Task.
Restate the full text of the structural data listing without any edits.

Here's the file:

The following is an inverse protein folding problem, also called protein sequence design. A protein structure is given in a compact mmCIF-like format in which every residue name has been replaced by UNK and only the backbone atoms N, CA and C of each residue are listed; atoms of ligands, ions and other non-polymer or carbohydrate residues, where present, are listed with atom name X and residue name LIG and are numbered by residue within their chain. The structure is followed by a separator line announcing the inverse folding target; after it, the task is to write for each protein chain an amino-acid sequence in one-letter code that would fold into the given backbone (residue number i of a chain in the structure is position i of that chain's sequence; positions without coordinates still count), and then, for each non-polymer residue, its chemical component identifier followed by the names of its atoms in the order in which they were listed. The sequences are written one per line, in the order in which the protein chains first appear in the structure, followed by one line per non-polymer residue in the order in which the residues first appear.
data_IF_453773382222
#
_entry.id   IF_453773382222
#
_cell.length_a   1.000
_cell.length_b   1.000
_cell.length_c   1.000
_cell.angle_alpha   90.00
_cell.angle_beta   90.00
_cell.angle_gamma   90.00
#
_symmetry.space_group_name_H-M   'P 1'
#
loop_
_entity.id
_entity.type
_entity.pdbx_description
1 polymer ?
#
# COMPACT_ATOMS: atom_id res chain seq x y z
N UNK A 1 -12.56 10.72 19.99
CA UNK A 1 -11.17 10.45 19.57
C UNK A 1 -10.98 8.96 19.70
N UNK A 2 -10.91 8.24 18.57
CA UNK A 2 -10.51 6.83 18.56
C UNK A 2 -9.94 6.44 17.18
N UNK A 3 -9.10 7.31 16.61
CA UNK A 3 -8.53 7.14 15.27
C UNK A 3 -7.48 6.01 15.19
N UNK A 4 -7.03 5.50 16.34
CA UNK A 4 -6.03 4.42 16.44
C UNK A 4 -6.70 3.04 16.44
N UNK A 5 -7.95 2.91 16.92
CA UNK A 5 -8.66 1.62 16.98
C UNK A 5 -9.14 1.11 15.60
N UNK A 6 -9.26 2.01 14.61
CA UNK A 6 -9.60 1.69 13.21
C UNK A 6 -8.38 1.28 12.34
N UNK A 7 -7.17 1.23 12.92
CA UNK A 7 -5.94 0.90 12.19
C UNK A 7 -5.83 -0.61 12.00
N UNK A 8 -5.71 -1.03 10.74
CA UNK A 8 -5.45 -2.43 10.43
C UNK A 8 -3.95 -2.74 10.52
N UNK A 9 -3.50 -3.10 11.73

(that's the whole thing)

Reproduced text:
The following is an inverse protein folding problem, also called protein sequence design. A protein structure is given in a compact mmCIF-like format in which every residue name has been replaced by UNK and only the backbone atoms N, CA and C of each residue are listed; atoms of ligands, ions and other non-polymer or carbohydrate residues, where present, are listed with atom name X and residue name LIG and are numbered by residue within their chain. The structure is followed by a separator line announcing the inverse folding target; after it, the task is to write for each protein chain an amino-acid sequence in one-letter code that would fold into the given backbone (residue number i of a chain in the structure is position i of that chain's sequence; positions without coordinates still count), and then, for each non-polymer residue, its chemical component identifier followed by the names of its atoms in the order in which they were listed. The sequences are written one per line, in the order in which the protein chains first appear in the structure, followed by one line per non-polymer residue in the order in which the residues first appear.
data_IF_453773382222
#
_entry.id   IF_453773382222
#
_cell.length_a   1.000
_cell.length_b   1.000
_cell.length_c   1.000
_cell.angle_alpha   90.00
_cell.angle_beta   90.00
_cell.angle_gamma   90.00
#
_symmetry.space_group_name_H-M   'P 1'
#
loop_
_entity.id
_entity.type
_entity.pdbx_description
1 polymer ?
#
# COMPACT_ATOMS: atom_id res chain seq x y z
N UNK A 1 -12.56 10.72 19.99
CA UNK A 1 -11.17 10.45 19.57
C UNK A 1 -10.98 8.96 19.70
N UNK A 2 -10.91 8.24 18.57
CA UNK A 2 -10.51 6.83 18.56
C UNK A 2 -9.94 6.44 17.18
N UNK A 3 -9.10 7.31 16.61
CA UNK A 3 -8.53 7.14 15.27
C UNK A 3 -7.48 6.01 15.19
N UNK A 4 -7.03 5.50 16.34
CA UNK A 4 -6.03 4.42 16.44
C UNK A 4 -6.70 3.04 16.44
N UNK A 5 -7.95 2.91 16.92
CA UNK A 5 -8.66 1.62 16.98
C UNK A 5 -9.14 1.11 15.60
N UNK A 6 -9.26 2.01 14.61
CA UNK A 6 -9.60 1.69 13.21
C UNK A 6 -8.38 1.28 12.34
N UNK A 7 -7.17 1.23 12.92
CA UNK A 7 -5.94 0.90 12.19
C UNK A 7 -5.83 -0.61 12.00
N UNK A 8 -5.71 -1.03 10.74
CA UNK A 8 -5.45 -2.43 10.43
C UNK A 8 -3.95 -2.74 10.52
N UNK A 9 -3.50 -3.10 11.73